This little work is written for the purpose of furnishing a sketch of the argument by which it is shown that the doctrine of Endless Punishment is not of divine origin, but traceable directly to a heathen source.
It is not intended as an elaborately philosophical or critical discussion of the subject, as the size of the volume will show; but only as a popular presentation of the method of proof, and of the leading facts and authorities on which the argument rests.
Those having time and sources of information at command, will enter into a more thorough investigation for themselves. For such this work is not designed; but for those who, not having the opportunity, nor the books, necessary to a complete and critical examination of the question, wish a brief statement of the facts and arguments on which is grounded the assertion that the doctrine of endless torments is of heathen origin. This will account for the absence of many things which the reader might justly expect to find here, and which rightfully claim place in a work bearing the title of this.
The subject treated is one of very great importance, and equally concerns the purity of Christian doctrine, and the happiness and virtue of those believing. It is every day commanding more and more attention from serious and thoughtful minds. And on all sides, and in the churches of all sects, there is increased inquiry into the foundations of the doctrine, and rapidly growing doubts of its divine origin and authority. It is possible the following pages may help to answer some of the questions growing out of this state of mind, and to show how a doctrine, thoroughly heathen in origin and character, came to be adopted by the Christian church.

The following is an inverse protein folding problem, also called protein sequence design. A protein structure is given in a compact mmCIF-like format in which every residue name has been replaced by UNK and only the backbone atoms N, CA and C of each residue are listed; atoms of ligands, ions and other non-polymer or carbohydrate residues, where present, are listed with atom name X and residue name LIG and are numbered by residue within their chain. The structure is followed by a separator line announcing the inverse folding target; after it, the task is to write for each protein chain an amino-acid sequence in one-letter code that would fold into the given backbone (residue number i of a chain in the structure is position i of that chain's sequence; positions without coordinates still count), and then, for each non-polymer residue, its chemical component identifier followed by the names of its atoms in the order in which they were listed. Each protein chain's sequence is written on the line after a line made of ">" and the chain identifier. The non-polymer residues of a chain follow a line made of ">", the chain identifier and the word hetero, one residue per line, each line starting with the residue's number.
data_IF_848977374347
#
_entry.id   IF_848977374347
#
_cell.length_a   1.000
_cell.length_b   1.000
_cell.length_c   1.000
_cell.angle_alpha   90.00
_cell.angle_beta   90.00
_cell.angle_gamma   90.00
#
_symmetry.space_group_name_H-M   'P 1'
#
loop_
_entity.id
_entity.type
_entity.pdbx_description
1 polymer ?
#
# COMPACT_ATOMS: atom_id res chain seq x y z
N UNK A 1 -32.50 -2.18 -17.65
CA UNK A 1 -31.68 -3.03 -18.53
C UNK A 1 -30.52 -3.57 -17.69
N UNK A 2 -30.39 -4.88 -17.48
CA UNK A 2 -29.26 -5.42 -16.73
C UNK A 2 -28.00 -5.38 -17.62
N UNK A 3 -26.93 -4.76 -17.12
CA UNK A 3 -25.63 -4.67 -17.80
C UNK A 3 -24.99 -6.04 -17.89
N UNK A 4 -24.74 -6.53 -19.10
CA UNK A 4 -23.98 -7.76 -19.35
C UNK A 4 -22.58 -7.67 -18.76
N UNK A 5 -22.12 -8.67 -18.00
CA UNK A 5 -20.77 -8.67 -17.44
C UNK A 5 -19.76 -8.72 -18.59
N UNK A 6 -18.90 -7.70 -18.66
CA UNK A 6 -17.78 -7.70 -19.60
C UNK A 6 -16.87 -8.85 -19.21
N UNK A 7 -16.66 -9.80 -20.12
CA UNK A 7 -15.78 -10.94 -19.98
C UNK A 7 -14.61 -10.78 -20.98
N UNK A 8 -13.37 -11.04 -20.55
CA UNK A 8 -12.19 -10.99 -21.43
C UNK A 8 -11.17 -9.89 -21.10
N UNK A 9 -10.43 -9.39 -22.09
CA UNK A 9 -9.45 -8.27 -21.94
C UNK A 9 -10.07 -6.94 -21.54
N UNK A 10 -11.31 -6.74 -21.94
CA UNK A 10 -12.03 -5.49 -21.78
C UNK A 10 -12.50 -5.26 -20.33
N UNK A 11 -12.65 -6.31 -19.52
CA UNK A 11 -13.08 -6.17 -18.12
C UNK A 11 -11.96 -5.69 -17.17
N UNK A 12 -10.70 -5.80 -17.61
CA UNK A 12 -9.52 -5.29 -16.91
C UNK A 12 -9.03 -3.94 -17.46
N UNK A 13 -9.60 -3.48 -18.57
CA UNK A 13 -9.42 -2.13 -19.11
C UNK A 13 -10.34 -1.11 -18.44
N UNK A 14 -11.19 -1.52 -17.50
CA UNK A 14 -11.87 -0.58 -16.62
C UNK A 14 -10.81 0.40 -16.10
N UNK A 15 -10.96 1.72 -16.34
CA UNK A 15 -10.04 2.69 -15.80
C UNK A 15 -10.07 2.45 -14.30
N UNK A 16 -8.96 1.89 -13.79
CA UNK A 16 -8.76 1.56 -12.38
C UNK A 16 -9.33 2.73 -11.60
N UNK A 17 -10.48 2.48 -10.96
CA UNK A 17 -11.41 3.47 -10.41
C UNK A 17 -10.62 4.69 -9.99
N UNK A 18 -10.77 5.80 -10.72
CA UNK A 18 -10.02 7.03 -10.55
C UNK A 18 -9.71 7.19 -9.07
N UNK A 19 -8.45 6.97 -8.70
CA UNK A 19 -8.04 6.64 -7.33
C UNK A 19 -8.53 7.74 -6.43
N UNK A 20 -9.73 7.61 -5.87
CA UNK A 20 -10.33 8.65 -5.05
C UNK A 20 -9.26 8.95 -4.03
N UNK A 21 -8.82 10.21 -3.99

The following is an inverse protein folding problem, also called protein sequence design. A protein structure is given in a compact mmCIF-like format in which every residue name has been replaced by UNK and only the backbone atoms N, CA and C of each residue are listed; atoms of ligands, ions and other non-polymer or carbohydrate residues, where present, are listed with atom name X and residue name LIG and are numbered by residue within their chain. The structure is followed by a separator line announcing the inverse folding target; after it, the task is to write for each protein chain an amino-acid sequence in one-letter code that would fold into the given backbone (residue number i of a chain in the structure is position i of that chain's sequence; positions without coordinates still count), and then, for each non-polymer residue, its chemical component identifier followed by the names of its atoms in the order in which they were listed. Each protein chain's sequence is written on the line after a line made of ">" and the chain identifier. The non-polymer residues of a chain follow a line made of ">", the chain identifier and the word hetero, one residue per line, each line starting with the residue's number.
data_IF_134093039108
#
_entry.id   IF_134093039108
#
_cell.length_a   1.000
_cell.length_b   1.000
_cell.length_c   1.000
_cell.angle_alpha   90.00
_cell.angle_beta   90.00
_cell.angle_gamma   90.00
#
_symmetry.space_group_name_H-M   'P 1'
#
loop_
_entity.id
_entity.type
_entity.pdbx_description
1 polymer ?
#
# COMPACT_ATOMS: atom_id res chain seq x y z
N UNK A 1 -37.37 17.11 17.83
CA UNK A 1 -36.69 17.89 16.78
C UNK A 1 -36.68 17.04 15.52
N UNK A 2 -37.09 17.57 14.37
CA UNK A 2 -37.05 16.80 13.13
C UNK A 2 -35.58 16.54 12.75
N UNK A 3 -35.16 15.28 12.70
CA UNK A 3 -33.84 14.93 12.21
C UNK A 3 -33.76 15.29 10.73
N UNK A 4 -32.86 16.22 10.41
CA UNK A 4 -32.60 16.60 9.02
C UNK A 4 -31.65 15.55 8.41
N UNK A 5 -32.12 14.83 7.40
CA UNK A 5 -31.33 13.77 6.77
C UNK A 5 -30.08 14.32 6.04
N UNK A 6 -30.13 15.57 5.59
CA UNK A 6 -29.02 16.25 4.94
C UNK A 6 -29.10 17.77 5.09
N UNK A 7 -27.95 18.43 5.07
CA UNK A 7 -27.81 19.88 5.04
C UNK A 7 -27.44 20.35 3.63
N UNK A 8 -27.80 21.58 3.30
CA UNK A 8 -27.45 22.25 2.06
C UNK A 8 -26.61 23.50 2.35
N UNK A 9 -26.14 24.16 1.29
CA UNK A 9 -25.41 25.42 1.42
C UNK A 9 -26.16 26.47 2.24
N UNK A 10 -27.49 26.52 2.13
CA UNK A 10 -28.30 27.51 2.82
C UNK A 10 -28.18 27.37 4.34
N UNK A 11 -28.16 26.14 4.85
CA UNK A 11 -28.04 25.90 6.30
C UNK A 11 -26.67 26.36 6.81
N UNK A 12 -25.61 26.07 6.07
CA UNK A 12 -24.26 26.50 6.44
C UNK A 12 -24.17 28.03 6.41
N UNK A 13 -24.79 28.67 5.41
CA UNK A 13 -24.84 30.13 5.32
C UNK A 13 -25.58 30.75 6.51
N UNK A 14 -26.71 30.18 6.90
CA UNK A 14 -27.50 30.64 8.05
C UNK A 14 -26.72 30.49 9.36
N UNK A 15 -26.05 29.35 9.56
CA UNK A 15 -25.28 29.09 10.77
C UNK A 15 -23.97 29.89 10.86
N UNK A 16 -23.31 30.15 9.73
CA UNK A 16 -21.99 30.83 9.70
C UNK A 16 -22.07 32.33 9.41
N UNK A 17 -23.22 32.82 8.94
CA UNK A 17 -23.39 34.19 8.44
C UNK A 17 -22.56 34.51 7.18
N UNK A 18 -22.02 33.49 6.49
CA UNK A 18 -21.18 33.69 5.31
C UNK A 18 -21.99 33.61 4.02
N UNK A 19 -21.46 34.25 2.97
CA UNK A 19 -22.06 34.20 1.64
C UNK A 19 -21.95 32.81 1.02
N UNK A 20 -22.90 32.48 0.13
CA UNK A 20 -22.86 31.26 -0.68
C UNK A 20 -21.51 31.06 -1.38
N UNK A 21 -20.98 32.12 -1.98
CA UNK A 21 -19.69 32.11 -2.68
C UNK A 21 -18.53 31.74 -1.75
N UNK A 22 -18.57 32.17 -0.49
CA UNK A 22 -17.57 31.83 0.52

The sale of the first edition of nearly two thousand copies in the space of three or four months, without being advertised in any form, has encouraged me to believe that the work meets an actual want, and will be serviceable to the cause of Truth.
In the preparation of the present edition, therefore, I have made considerable additions; and, I trust, improvements also, in the hope of making it more worthy and more useful. Two chapters and two sections entire have been added, and chapters three, four and six, have been greatly enlarged, and the argument illustrated and fortified by new facts and authorities.